Cervical Cancer

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Cervical cancer is a significant health issue in India. According to the Indian Council of Medical Research (ICMR), cervical cancer is the second most common cancer among Indian women aged between 15 to 44 years. It is estimated that there are around 1,22,800 new cases and 67,500 deaths from cervical cancer in India each year, making it a leading cause of cancer-related deaths among women in the country.

The high burden of cervical cancer in India is attributed to factors such as lack of awareness, limited access to screening and vaccination programs, and inadequate healthcare infrastructure in many parts of the country. Efforts to improve prevention, early detection, and treatment services are crucial in reducing the burden of cervical cancer in India. The HPV (human papillomavirus) vaccine helps prevent cervical cancer by protecting against the types of HPV that are most commonly associated with cervical cancer development. HPV is a sexually transmitted infection, and certain high-risk types, notably HPV types 16 and 18, are responsible for the majority of cervical cancer cases.

By vaccinating individuals before they become sexually active, the HPV vaccine can effectively prevent HPV infection and subsequent development of cervical cancer. Vaccination stimulates the immune system to produce antibodies against HPV, providing long-term protection.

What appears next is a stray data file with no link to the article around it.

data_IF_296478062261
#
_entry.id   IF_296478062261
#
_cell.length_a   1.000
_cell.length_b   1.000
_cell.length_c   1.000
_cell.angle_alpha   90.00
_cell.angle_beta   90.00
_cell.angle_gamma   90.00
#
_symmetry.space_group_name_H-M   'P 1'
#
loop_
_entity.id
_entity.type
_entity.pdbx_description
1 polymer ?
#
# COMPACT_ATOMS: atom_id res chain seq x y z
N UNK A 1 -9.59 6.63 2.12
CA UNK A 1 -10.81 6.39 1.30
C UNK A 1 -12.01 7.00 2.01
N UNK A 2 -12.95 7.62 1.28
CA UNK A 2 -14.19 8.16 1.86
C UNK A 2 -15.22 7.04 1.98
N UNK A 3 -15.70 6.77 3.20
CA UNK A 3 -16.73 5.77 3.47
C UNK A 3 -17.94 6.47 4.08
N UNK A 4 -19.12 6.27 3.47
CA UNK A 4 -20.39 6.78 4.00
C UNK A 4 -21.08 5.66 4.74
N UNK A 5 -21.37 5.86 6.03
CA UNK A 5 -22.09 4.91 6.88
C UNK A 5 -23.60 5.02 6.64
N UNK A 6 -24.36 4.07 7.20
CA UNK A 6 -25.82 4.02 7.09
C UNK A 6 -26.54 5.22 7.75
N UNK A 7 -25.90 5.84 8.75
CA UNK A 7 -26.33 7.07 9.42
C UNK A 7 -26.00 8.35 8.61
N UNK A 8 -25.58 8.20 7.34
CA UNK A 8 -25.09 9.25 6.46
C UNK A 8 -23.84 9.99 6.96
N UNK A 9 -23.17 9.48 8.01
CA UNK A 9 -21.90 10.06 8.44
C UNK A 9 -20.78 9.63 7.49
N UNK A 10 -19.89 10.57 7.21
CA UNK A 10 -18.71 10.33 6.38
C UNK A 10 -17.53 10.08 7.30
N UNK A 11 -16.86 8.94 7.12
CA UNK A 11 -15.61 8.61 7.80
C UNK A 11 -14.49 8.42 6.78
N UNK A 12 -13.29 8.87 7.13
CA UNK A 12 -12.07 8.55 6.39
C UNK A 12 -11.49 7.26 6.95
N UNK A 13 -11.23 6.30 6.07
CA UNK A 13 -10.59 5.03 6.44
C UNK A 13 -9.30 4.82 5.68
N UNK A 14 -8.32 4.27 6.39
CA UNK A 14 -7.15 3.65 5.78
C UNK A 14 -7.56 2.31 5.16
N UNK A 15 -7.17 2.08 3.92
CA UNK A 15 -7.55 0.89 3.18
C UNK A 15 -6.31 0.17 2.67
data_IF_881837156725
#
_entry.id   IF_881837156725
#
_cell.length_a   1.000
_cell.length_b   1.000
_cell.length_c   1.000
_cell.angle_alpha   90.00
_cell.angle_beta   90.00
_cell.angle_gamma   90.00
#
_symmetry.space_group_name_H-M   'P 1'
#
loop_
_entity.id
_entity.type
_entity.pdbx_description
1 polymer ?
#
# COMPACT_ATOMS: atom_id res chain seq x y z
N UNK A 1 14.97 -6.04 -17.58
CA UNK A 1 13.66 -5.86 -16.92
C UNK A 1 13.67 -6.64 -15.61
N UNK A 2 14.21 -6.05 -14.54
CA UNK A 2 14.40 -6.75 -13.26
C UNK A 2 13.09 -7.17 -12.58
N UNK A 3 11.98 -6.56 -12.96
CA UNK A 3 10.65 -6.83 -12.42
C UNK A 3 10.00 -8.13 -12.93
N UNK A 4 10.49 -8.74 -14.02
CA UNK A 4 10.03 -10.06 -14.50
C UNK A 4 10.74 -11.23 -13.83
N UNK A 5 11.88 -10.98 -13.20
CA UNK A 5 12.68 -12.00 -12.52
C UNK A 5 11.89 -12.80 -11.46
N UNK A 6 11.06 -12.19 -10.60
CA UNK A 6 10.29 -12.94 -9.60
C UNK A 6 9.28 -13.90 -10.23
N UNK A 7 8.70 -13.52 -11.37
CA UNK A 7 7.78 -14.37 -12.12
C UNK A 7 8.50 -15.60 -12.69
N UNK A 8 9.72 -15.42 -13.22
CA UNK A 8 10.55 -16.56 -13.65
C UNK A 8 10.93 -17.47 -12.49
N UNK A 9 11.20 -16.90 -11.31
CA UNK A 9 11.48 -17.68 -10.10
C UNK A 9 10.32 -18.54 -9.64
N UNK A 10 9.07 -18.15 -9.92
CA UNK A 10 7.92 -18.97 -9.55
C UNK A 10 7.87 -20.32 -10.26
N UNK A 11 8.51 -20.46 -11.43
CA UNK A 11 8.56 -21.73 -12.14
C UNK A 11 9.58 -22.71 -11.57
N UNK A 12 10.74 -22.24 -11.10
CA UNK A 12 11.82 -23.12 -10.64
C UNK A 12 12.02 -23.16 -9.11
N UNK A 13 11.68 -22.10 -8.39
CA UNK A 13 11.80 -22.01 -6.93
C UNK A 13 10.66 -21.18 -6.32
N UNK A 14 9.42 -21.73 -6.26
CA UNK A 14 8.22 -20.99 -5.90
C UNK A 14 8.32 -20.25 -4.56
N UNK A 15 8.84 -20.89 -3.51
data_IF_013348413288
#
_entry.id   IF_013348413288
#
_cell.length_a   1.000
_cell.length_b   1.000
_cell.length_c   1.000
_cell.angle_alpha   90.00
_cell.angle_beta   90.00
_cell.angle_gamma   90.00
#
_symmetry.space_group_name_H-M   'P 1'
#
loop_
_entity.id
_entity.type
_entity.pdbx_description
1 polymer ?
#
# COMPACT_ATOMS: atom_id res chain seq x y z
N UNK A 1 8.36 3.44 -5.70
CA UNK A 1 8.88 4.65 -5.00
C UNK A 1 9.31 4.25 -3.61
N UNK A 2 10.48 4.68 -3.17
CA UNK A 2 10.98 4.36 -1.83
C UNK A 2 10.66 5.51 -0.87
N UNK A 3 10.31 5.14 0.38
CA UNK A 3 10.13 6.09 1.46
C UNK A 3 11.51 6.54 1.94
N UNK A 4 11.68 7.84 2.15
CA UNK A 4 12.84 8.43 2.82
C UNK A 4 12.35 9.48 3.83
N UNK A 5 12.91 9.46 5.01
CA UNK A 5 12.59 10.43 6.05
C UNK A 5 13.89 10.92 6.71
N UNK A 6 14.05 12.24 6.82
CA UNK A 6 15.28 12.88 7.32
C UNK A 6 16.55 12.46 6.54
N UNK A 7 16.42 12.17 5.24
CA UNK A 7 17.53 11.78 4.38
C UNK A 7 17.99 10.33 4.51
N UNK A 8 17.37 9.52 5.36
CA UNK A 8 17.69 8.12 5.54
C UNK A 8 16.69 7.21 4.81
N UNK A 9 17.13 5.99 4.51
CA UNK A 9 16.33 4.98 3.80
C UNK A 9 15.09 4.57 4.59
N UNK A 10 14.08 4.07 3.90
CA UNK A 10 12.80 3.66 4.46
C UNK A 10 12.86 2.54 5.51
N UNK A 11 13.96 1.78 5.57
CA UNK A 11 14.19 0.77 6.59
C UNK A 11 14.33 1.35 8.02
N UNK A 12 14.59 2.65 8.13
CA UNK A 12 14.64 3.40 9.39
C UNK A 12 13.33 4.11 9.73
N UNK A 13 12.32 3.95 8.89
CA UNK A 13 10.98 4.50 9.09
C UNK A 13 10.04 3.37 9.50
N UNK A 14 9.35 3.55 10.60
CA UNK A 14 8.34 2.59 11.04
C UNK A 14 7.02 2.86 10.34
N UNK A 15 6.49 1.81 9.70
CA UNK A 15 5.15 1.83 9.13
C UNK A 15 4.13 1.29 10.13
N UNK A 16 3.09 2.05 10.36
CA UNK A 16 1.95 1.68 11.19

By reducing the prevalence of HPV infections in the population, the vaccine significantly lowers the risk of cervical cancer. It’s an essential tool in comprehensive cervical cancer prevention strategies, complementing other measures like regular screening with Pap smears or HPV testing. Overall, widespread HPV vaccination has the potential to greatly reduce the incidence of cervical cancer and related mortality.

The cervical cancer vaccine’s inclusion in the interim budget underscores its pivotal role in public health. By allocating resources, governments prioritize preventive measures, reducing the burden of cervical cancer, a leading cause of mortality among women worldwide. Investing in vaccination programs promotes early detection and eradication of human papillomavirus (HPV), the primary cause of cervical cancer, fostering long-term health benefits. Additionally, it reflects a commitment to gender equity and healthcare accessibility, ensuring women, especially in underserved communities, have access to life-saving interventions. Ultimately, integrating the vaccine into the budget demonstrates proactive measures to mitigate the socio-economic impact of cervical cancer.

Dr Vijay Aggarwal
Director Medical Services
Apollo Health and Lifestyle Limited